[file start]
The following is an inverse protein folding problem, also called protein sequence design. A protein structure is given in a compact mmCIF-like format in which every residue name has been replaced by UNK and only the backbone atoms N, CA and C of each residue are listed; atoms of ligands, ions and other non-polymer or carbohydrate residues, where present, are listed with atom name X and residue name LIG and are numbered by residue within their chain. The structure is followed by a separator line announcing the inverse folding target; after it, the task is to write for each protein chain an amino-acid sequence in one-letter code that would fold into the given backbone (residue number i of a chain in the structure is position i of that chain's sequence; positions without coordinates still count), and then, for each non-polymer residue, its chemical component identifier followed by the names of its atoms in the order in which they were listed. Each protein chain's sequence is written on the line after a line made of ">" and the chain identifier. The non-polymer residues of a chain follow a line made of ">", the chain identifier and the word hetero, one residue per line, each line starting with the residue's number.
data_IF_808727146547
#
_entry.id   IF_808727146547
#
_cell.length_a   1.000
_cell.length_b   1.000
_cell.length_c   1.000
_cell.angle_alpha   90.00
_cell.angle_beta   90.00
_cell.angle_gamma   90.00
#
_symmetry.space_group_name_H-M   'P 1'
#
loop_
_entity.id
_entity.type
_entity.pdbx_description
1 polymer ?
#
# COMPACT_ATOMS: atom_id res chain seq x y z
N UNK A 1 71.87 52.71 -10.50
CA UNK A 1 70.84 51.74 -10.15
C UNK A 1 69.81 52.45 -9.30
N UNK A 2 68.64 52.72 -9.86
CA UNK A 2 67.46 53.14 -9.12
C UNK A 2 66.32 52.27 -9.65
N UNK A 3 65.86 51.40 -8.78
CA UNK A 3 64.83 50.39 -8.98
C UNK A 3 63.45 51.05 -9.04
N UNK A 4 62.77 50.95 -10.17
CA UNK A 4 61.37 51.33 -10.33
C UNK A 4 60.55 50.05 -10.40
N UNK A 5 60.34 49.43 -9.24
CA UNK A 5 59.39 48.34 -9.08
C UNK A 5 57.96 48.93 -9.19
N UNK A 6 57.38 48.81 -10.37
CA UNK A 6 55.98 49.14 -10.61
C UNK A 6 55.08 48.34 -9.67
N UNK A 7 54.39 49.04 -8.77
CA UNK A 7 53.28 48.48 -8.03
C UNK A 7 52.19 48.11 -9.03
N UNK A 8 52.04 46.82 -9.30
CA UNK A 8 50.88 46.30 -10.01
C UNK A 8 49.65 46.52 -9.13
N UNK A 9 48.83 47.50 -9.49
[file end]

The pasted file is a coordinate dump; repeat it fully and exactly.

The following is an inverse protein folding problem, also called protein sequence design. A protein structure is given in a compact mmCIF-like format in which every residue name has been replaced by UNK and only the backbone atoms N, CA and C of each residue are listed; atoms of ligands, ions and other non-polymer or carbohydrate residues, where present, are listed with atom name X and residue name LIG and are numbered by residue within their chain. The structure is followed by a separator line announcing the inverse folding target; after it, the task is to write for each protein chain an amino-acid sequence in one-letter code that would fold into the given backbone (residue number i of a chain in the structure is position i of that chain's sequence; positions without coordinates still count), and then, for each non-polymer residue, its chemical component identifier followed by the names of its atoms in the order in which they were listed. Each protein chain's sequence is written on the line after a line made of ">" and the chain identifier. The non-polymer residues of a chain follow a line made of ">", the chain identifier and the word hetero, one residue per line, each line starting with the residue's number.
data_IF_808727146547
#
_entry.id   IF_808727146547
#
_cell.length_a   1.000
_cell.length_b   1.000
_cell.length_c   1.000
_cell.angle_alpha   90.00
_cell.angle_beta   90.00
_cell.angle_gamma   90.00
#
_symmetry.space_group_name_H-M   'P 1'
#
loop_
_entity.id
_entity.type
_entity.pdbx_description
1 polymer ?
#
# COMPACT_ATOMS: atom_id res chain seq x y z
N UNK A 1 71.87 52.71 -10.50
CA UNK A 1 70.84 51.74 -10.15
C UNK A 1 69.81 52.45 -9.30
N UNK A 2 68.64 52.72 -9.86
CA UNK A 2 67.46 53.14 -9.12
C UNK A 2 66.32 52.27 -9.65
N UNK A 3 65.86 51.40 -8.78
CA UNK A 3 64.83 50.39 -8.98
C UNK A 3 63.45 51.05 -9.04
N UNK A 4 62.77 50.95 -10.17
CA UNK A 4 61.37 51.33 -10.33
C UNK A 4 60.55 50.05 -10.40
N UNK A 5 60.34 49.43 -9.24
CA UNK A 5 59.39 48.34 -9.08
C UNK A 5 57.96 48.93 -9.19
N UNK A 6 57.38 48.81 -10.37
CA UNK A 6 55.98 49.14 -10.61
C UNK A 6 55.08 48.34 -9.67
N UNK A 7 54.39 49.04 -8.77
CA UNK A 7 53.28 48.48 -8.03
C UNK A 7 52.19 48.11 -9.03
N UNK A 8 52.04 46.82 -9.30
CA UNK A 8 50.88 46.30 -10.01
C UNK A 8 49.65 46.52 -9.13
N UNK A 9 48.83 47.50 -9.49